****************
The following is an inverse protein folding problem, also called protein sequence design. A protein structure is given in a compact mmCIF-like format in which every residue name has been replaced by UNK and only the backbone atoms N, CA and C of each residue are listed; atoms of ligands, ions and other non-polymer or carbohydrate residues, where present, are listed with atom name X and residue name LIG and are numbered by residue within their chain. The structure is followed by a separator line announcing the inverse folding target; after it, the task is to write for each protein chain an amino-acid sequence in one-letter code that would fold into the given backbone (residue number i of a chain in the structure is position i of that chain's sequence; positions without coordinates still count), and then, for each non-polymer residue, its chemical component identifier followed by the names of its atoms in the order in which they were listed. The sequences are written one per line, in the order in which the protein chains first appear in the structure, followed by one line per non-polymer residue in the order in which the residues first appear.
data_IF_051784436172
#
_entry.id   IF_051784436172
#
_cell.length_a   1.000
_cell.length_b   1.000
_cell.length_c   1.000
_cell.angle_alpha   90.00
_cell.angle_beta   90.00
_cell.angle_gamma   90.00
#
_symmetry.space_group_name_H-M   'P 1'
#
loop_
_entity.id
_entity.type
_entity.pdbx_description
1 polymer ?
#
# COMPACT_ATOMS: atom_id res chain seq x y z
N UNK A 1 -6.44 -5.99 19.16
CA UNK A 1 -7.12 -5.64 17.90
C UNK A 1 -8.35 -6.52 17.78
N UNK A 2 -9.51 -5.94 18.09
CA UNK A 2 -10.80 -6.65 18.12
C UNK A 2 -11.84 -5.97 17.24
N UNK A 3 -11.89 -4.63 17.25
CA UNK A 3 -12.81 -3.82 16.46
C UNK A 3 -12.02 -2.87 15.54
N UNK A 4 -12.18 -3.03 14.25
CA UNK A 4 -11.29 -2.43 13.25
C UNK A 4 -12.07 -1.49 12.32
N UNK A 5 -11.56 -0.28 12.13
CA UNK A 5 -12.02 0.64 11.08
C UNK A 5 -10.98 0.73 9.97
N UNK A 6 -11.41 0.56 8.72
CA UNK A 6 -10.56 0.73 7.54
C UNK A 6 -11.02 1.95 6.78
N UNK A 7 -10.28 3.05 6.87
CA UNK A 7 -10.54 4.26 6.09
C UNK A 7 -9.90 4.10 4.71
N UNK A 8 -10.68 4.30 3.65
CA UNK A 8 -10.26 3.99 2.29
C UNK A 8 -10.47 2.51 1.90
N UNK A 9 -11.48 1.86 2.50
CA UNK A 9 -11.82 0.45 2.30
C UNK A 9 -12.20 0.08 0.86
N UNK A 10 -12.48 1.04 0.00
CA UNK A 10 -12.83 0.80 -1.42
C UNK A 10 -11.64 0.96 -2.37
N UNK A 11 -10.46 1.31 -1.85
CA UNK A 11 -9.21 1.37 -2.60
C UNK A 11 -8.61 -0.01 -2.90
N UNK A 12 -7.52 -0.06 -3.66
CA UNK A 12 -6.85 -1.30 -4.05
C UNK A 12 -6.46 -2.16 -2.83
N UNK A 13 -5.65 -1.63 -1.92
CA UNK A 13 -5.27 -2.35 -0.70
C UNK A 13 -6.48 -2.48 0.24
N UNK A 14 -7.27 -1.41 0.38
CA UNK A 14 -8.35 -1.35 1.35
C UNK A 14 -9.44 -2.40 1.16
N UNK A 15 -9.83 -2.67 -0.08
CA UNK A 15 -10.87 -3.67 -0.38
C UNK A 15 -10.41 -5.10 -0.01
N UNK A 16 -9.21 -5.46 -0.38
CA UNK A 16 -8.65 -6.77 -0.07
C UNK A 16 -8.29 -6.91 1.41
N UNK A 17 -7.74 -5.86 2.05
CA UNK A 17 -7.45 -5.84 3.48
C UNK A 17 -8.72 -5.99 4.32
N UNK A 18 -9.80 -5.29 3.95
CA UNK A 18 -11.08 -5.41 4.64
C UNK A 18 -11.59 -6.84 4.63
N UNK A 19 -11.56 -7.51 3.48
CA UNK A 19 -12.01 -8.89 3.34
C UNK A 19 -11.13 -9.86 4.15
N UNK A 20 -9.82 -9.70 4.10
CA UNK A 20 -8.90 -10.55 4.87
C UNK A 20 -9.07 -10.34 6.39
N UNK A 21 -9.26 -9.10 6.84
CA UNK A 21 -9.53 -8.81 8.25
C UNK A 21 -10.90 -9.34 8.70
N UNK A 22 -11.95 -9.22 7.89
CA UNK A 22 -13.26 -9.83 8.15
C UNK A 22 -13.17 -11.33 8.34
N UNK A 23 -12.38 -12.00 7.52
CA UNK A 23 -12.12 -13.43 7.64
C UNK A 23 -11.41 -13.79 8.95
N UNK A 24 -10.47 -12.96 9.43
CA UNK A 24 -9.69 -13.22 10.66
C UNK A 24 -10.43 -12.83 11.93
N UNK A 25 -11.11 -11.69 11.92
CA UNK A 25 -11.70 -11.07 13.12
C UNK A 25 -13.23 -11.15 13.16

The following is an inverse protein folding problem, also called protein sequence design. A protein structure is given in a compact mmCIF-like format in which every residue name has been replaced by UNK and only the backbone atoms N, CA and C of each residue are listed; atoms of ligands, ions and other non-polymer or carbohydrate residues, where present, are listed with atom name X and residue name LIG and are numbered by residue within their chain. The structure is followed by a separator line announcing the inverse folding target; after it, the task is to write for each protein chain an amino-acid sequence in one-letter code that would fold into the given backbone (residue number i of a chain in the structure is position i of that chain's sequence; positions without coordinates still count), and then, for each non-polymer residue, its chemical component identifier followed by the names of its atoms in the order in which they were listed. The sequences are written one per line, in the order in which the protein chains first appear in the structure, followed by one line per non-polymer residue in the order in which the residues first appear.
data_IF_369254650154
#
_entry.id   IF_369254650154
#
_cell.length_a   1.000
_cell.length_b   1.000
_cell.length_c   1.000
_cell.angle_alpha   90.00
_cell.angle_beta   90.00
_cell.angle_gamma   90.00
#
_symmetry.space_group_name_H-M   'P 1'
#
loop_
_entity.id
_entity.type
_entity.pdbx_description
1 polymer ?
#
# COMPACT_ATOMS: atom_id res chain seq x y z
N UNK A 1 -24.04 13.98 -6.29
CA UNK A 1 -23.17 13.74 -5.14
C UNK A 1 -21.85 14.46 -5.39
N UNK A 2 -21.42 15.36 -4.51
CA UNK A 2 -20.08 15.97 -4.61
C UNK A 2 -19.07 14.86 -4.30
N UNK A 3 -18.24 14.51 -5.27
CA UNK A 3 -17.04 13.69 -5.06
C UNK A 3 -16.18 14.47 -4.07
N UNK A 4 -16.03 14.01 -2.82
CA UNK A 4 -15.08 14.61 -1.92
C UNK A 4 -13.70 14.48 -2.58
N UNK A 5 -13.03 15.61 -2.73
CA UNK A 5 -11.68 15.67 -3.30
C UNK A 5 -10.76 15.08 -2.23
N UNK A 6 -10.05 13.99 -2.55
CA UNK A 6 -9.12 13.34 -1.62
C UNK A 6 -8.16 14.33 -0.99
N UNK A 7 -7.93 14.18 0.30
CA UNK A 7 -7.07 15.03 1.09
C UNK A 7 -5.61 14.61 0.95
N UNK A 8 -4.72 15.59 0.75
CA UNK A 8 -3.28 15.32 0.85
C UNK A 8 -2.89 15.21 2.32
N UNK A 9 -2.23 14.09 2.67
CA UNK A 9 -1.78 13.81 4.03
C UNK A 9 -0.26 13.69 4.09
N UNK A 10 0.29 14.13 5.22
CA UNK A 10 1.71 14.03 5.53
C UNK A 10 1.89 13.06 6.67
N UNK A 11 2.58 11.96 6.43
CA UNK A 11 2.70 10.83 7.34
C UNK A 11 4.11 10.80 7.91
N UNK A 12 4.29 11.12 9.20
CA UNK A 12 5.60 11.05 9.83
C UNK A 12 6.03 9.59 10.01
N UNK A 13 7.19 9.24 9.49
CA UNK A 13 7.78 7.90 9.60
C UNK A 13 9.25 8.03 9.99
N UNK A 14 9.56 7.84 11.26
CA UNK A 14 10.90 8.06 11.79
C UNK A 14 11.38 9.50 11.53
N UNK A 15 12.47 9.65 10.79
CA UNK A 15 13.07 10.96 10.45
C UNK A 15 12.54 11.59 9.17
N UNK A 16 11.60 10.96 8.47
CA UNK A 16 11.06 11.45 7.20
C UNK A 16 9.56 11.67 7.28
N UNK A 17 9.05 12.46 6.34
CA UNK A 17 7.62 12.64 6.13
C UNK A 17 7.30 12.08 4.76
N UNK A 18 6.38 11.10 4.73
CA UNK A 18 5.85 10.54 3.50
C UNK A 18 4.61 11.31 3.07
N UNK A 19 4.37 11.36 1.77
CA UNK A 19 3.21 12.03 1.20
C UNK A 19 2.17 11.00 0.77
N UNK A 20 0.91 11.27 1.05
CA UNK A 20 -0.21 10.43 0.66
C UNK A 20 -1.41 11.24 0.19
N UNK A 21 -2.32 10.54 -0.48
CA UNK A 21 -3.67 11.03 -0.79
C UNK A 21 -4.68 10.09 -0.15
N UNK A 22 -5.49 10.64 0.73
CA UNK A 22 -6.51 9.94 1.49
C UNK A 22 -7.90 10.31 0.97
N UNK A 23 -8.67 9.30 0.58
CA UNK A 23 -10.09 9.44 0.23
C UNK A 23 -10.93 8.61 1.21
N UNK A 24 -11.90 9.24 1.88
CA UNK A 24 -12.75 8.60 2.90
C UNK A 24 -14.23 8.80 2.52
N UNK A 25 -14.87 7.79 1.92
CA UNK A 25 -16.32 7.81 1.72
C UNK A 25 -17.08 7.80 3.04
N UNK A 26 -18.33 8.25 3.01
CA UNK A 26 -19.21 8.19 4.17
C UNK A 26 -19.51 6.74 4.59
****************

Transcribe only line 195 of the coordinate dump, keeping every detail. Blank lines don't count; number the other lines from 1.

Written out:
C UNK A 26 -19.51 6.74 4.59